You write that Rodwell “had a vision. He imagined a world where gay men would no longer be restricted to the bars and bathhouses in the city as the only places to congregate.” It sounds like he’s your avatar.
I spent an entire summer documenting and reading about him, and he was basically saying everything that I kind of thought. It was my argument and my hunch about this.
Another quote that seemed to illustrate your philosophy was this, regarding Katz’s ideology: “Katz came to realize that his decision was born out of a particular ideological view of gay people as insignificant. History was not a comprehensive accounting of everyone who ever lived, but a means of talking only about people and events that best represented the past in the view of those in power.” That’s your thesis embedded in the book.
A hundred percent. When I wrote this book, this was about five years ago, California was really trying to implement gay history as part of a curriculum. I just kept telling my agent, “They don’t have books they’re going to be able to draw on for the curricula.” They’re just going to have these glossy books of gay people fighting for rights, or gay people in bathhouses, gay people in Cherry Grove. My book is going to show different aspects of gay culture and I think that’s really useful in terms of thinking about curricular development.
You discuss the concept of “usable past” (“a connection to a previous decade or epoch that would provide legitimacy, meaning, and, most of all, a genealogy to their plight”), and it seems like that’s what you’re providing here. Your book highlights so many things people believed in, and fought for, and preached in the ‘70s that remain unresolved issues. The Body Politic had an anti-“no fats, no fems” policy in its personals, and yet “no fats, no fems” is a notion that continues to plague hook-up apps. The Black Panthers met with gay activists, and yet people still argue that there’s a divide between the “black community” and “gay community,” as though they never intersect. Katz had a hard time including lesbians in his play because he just couldn’t find that much information on gay women. To this day, the lesbian narrative is less prominent than the gay male one. To me, it seems like we haven’t learned nearly enough in the past 40 years.
I’m a huge supporter of Black Lives Matter. I’m a huge supporter of a lot of the stuff that’s happening around trans issues, but those movements sometimes lack a historical context. They’re often positioned as, “We’re the first to crack this topic.” There’s a loss of political energy, especially by people who are older, who are like, “We were actually engaged in this. We actually did this,” or, “Here are some ways it worked, and here are some ways it didn’t.” I think that’s definitely true in terms of how there’s also been an erasure of thinking about that. If I were more conspiratorial, I’d say, “That’s something in history that people don’t want to see.”
People are happy to see black people fighting their way out of slavery and for civil rights. People are happy to see gay people in their own way, but what does it mean? It’s more threatening if you can identify moments where these people came together. That’s what can create a revolution. If you have these different groups of people coming together under the banner of oppression, and recognizing shared struggles. That’s what can overthrow power. Working on their own, they can’t. That kind of historical amnesia isn’t accidental, that’s purposeful. The other point is to say that these groups have been fighting, that’s also a point of power. Not true.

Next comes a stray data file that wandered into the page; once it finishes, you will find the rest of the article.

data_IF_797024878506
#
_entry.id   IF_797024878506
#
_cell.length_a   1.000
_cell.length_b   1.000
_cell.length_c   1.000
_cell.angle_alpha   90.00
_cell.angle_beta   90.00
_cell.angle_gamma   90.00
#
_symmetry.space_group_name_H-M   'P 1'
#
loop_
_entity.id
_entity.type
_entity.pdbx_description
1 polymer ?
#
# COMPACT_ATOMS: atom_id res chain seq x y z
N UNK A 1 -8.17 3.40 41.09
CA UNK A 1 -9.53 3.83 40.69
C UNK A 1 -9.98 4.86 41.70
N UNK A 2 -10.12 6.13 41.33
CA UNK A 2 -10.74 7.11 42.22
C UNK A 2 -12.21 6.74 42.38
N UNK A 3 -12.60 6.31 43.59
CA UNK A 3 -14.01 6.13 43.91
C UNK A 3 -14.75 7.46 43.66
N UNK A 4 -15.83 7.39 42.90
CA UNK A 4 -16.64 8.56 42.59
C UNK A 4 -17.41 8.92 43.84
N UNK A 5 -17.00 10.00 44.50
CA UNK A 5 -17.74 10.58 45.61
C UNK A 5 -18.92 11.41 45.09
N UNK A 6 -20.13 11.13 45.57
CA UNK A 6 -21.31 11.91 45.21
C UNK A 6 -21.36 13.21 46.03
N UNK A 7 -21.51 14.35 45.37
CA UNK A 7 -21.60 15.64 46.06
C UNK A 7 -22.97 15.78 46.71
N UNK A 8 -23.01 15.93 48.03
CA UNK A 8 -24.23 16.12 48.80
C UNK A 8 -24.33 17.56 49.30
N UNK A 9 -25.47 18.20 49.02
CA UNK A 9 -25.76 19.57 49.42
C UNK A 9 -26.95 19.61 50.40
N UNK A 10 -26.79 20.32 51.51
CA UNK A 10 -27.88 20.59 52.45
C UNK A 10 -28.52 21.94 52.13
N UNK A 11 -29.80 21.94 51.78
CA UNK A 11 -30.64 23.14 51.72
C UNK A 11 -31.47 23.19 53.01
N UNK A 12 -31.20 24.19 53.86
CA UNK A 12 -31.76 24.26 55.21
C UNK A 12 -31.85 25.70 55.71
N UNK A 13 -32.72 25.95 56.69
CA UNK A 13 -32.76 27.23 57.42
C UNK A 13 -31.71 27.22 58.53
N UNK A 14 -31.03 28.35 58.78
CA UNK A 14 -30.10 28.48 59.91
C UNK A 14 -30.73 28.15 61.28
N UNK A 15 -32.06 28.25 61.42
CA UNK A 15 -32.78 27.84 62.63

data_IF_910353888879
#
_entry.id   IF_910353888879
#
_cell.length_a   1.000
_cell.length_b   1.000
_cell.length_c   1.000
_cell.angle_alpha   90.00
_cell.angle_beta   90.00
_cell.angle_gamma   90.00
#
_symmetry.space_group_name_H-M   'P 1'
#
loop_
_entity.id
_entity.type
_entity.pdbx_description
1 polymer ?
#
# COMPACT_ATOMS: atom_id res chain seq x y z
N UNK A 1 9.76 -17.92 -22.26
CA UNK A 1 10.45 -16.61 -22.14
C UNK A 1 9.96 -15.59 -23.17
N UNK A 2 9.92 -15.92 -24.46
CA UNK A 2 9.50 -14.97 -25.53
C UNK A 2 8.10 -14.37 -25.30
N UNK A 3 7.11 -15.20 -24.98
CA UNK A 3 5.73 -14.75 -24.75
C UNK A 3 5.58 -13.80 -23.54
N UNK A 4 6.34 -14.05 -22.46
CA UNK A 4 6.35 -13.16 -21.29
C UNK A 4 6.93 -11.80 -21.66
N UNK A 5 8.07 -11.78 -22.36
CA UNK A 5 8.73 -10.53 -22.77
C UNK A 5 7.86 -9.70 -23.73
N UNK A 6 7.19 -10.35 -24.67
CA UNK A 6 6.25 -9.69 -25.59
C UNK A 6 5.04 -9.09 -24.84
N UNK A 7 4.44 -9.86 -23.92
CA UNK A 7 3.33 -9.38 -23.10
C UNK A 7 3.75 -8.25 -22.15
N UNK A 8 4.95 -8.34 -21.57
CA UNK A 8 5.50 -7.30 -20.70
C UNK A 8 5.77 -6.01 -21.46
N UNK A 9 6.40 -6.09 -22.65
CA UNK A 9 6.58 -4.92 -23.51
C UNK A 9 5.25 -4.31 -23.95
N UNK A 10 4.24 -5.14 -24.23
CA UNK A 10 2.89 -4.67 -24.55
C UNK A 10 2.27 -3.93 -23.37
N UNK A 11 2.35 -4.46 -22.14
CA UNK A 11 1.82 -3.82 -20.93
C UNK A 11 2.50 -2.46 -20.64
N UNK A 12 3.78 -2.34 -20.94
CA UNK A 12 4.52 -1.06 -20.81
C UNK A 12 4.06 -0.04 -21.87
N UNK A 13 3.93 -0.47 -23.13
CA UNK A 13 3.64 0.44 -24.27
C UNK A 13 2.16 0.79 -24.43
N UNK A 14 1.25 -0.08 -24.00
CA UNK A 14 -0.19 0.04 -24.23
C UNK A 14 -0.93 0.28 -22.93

Do you think AIDS decimating so many interesting and smart people has anything to do with our historical amnesia?
Yeah, of course. But, interestingly enough I was working with Jon Katz because someone’s doing a documentary on him. He said that at one point Larry Kramer approached him and said, “Listen, man, you need to join ACT UP,” and Katz said, “Absolutely not.” He was like (and I’m paraphrasing), “I have to continue to write about the past. This is my contribution to the movement of AIDS activism. I can’t stop being a historian.” Writing about the past, to him, was just as efficacious as politically mobilizing around HIV. Katz, in that [Stand by Me] chapter, has a real, keen awareness that this is something that could be erased. For people in the ‘70s, writing about the past was political. It was a way of documenting the past, it was a way of being intellectually engaged, it was a way of upsetting stereotypes, and also it was a way of really powerfully indicating that all of our energy should not be expended within these traditional confrontations with the state.
In one of the footnotes, you write, “This book focuses on the experiences of white gay men and does not by any means purport to chart the diverse experiences of the LGBTQ community.” Don’t you risk reifying the traditional narrative—that white men are the only LGBTQ people who matter—just as you accuse Larry Kramer of doing by writing exclusively about sex in Faggots?
That’s why I wrote the chapter at the end about the clone [the typically white, muscled, jeans-wearing symbol of the “gay macho” aesthetic movement of the ‘70s]. In it, I try to explain that this notion of the white, gay male is not just a way of privileging whiteness and men. It actually comes out of a cultural moment when there was all this work done in creating that stereotype that actually made the movement look more lily white than it was. Analytically that’s how I do it. Analytically that’s how I do it.
The initial title of the book, what I sold it as was More Than Just Sex. I was trying to debunk the mythology of white gay men as hypersexual [that’s been used] to explain HIV. That’s why I focused on that. The title Stand By Me is much more inclusive. And then it almost becomes: Why didn’t you do a chapter on women? Why didn’t you do a chapter on transgender people? The title was changed once the book went into production. I also think that as an African American historian, as someone who’s interested in questions of gender, I didn’t want to just plop in a chapter on women. The question of lesbians during this period is so complicated that it would really be superficial to just drop in a chapter on them. That wasn’t my question. That’s why I keep emphasizing the HIV part. Through HIV, gay men have been portrayed in a certain way. My point was, let me get in there and show you when you take HIV out. This is what the ‘70s actually looked like.